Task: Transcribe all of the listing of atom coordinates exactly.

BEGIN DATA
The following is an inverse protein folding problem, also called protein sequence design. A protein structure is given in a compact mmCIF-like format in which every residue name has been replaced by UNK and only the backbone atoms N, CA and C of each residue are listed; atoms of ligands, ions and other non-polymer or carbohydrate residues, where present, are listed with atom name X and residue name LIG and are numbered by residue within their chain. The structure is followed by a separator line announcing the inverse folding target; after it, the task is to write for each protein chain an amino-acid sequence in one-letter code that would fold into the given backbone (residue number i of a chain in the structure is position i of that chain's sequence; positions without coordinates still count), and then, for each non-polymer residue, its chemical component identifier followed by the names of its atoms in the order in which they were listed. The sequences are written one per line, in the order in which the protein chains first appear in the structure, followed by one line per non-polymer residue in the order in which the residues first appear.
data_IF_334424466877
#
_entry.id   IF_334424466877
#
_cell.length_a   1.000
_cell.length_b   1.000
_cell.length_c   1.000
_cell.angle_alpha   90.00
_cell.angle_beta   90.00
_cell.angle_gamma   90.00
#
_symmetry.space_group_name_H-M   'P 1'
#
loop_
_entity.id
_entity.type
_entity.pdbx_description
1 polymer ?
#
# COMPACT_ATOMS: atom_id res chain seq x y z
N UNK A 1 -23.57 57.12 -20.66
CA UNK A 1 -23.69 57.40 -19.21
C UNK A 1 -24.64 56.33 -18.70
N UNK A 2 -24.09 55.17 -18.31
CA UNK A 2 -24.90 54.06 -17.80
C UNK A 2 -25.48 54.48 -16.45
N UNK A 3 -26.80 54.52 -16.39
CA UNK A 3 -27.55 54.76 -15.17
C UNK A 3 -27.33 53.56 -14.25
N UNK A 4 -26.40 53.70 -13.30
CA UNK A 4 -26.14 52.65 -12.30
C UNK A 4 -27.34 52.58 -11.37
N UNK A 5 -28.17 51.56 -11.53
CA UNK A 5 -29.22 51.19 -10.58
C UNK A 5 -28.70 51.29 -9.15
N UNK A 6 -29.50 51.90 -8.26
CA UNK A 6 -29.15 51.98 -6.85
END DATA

The following is an inverse protein folding problem, also called protein sequence design. A protein structure is given in a compact mmCIF-like format in which every residue name has been replaced by UNK and only the backbone atoms N, CA and C of each residue are listed; atoms of ligands, ions and other non-polymer or carbohydrate residues, where present, are listed with atom name X and residue name LIG and are numbered by residue within their chain. The structure is followed by a separator line announcing the inverse folding target; after it, the task is to write for each protein chain an amino-acid sequence in one-letter code that would fold into the given backbone (residue number i of a chain in the structure is position i of that chain's sequence; positions without coordinates still count), and then, for each non-polymer residue, its chemical component identifier followed by the names of its atoms in the order in which they were listed. The sequences are written one per line, in the order in which the protein chains first appear in the structure, followed by one line per non-polymer residue in the order in which the residues first appear.
data_IF_334424466877
#
_entry.id   IF_334424466877
#
_cell.length_a   1.000
_cell.length_b   1.000
_cell.length_c   1.000
_cell.angle_alpha   90.00
_cell.angle_beta   90.00
_cell.angle_gamma   90.00
#
_symmetry.space_group_name_H-M   'P 1'
#
loop_
_entity.id
_entity.type
_entity.pdbx_description
1 polymer ?
#
# COMPACT_ATOMS: atom_id res chain seq x y z
N UNK A 1 -23.57 57.12 -20.66
CA UNK A 1 -23.69 57.40 -19.21
C UNK A 1 -24.64 56.33 -18.70
N UNK A 2 -24.09 55.17 -18.31
CA UNK A 2 -24.90 54.06 -17.80
C UNK A 2 -25.48 54.48 -16.45
N UNK A 3 -26.80 54.52 -16.39
CA UNK A 3 -27.55 54.76 -15.17
C UNK A 3 -27.33 53.56 -14.25
N UNK A 4 -26.40 53.70 -13.30
CA UNK A 4 -26.14 52.65 -12.30
C UNK A 4 -27.34 52.58 -11.37
N UNK A 5 -28.17 51.56 -11.53
CA UNK A 5 -29.22 51.19 -10.58
C UNK A 5 -28.70 51.29 -9.15
N UNK A 6 -29.50 51.90 -8.26
CA UNK A 6 -29.15 51.98 -6.85